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The village of St Laurent de Cerdan in French Catalonia is the stronghold of the traditional espadrille factory.


In the early 20th century the town of Saint-Laurent had over 3,000 inhabitants, most of whom (over 1,000 people) were employed in the manufacture of fabrics and espadrilles. Saint-Laurent became one of the largest production centers in France.

During the Spanish Civil War, there was a lack of espadrilles in stores, as well as food and basic commodities. Catalan women crafted espadrilles in their homes with rubber soles made from car tires and then wove them together using a crochet technique.

In 1964, a royal decree imposed espadrilles upon the Spanish Infantry. Today blue espadrilles are an integral part of the festive uniform worn by the Catalonia regional police, the Mossos d'Esquadra.

In 1970s Catalonia, espadrilles were considered the opposite of modernity, "Catalan culture is much more than espadrilles and traditional dance" but it was during this time that the shoes entered the world of fashion. In 1976, there were only a few ateliers in Saint-Laurent that retained their skills and tradition in making the espadrilles that are now offered by Blouse Roumaine Shop with the curator courtesy of Isabelle Decrampes. Espadrilles will always be associated with Catalan regionalism, ecology and post-urbanity, yet they’ve been transformed into design objects of the modern world.

The “vigatane” espadrille, handmade in cotton canvas, with a

sole of hemp rope and very long ribbons is typical of Catalonia. Used by the Catalans since times immemorial, the vigatane has become the symbol of their identity. Worn across the region during the traditional dance, “la Sardane”, it has become a timeless fashion accessory for both men and women, is easy to wear and above all very comfortable. This is why deToujours are happy to present it.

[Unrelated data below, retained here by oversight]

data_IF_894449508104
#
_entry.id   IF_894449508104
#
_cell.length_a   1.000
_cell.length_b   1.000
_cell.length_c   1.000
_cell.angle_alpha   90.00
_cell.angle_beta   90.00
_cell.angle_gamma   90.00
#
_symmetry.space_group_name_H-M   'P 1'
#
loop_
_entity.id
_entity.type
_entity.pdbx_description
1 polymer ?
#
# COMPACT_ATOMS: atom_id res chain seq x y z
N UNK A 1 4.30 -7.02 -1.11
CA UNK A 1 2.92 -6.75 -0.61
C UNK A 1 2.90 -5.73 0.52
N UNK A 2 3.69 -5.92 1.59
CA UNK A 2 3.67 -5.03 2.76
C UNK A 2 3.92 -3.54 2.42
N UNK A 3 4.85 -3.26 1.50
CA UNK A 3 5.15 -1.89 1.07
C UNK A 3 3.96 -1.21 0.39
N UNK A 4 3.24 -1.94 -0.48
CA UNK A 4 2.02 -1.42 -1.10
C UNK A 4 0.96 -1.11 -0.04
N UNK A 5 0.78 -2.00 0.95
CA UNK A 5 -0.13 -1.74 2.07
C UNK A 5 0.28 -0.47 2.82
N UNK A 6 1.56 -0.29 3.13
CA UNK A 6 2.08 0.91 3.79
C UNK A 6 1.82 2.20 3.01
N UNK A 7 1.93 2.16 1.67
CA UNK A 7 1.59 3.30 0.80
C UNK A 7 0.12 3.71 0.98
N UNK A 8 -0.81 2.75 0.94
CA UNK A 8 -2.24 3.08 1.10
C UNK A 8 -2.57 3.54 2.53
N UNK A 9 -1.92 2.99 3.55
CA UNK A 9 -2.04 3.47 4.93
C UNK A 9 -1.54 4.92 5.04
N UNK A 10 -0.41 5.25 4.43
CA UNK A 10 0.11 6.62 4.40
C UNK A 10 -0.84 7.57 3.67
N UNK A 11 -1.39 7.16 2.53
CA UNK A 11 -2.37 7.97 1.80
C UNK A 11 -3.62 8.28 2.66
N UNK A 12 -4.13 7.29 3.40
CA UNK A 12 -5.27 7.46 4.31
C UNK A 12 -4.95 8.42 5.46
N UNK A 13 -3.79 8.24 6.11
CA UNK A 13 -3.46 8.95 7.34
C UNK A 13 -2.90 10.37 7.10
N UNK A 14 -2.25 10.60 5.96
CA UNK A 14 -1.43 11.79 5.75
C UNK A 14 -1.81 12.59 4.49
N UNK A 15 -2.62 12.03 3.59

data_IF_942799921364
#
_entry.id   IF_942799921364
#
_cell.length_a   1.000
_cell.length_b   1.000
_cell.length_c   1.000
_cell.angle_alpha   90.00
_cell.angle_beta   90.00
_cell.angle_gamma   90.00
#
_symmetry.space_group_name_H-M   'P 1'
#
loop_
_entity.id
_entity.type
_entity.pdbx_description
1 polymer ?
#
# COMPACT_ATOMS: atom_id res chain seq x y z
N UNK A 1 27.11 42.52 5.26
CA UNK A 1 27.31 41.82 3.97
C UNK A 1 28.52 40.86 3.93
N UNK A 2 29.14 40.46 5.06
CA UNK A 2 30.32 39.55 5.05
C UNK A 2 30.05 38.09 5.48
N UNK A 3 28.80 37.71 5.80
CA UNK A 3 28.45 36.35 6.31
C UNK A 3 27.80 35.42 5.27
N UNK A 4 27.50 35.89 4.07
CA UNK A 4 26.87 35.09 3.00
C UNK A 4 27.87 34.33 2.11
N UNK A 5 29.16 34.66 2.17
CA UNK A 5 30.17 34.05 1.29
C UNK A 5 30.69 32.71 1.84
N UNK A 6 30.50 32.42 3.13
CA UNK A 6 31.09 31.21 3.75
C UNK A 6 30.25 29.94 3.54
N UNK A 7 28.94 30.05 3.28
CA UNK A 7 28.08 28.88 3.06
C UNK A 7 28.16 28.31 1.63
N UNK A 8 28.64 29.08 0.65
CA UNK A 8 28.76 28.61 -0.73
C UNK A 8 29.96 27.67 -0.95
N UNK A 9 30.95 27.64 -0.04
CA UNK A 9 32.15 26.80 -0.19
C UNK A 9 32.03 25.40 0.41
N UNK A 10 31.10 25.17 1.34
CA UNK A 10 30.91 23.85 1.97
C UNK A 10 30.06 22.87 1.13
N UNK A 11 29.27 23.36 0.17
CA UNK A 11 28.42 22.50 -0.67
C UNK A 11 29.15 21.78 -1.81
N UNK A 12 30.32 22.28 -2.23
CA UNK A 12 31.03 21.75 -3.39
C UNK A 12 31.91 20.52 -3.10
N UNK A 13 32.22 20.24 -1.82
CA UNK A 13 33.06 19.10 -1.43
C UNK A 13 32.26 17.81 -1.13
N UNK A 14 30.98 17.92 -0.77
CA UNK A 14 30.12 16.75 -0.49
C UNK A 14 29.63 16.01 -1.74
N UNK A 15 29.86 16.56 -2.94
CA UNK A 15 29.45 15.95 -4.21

The word “espadrille” is a transposition of “espardille” which was borrowed from the Occitan word “espardi(l)hos” or “Spartan sandals” and before that from the old Provençal “espart” itself taken from the Greek word “sparte”. The ancient Greek roots, like the Spartan sandals, are a testament to a time when the Mediterranean region was ruled by Athens, and later by Rome. So it is that in Catalonia, from Barcelona to the Balearic Islands, Cadaquès to the foothills of the Pyrénées, the espadrille has been worn since the middle-ages, with or without the ribbons around the ankles.

In the Eastern Pyrénées, where it is called “vigatana”, it was part of everyday life, to work the land, go dancing, for a hike in the mountains or to play rugby.

There are references from 1322, written in the Catalan language, where the espadrilles are described as they are today. The espadrille was also worn by the light infantry of the Catalan-Aragonese kingdom.

In the 20th century after the great war, a new tendency to return to nature influenced the way of life, the environment and the diet. People yearned for a return to a simpler life and the utilitarian. The vigatane is one of those rediscoveries which will soon become a fashion accessory.

In the 1930s, the vigatane was adopted by elegant ladies holidaying on the Riviera, from de Noailles in Hyères to Gabrielle Chanel in Biarritz. There was then an interest in ancient aesthetics in architecture and fashion.

During the 1950s, the espadrilles continued to be in vogue with the likes of Dali, Picasso, Ava Gardner, Grace Kelly and are still today an essential summer accessory.

You can have your own genuine Catalan espadriles from here

Your order will ship from the traditional craft workshops from Catalonia.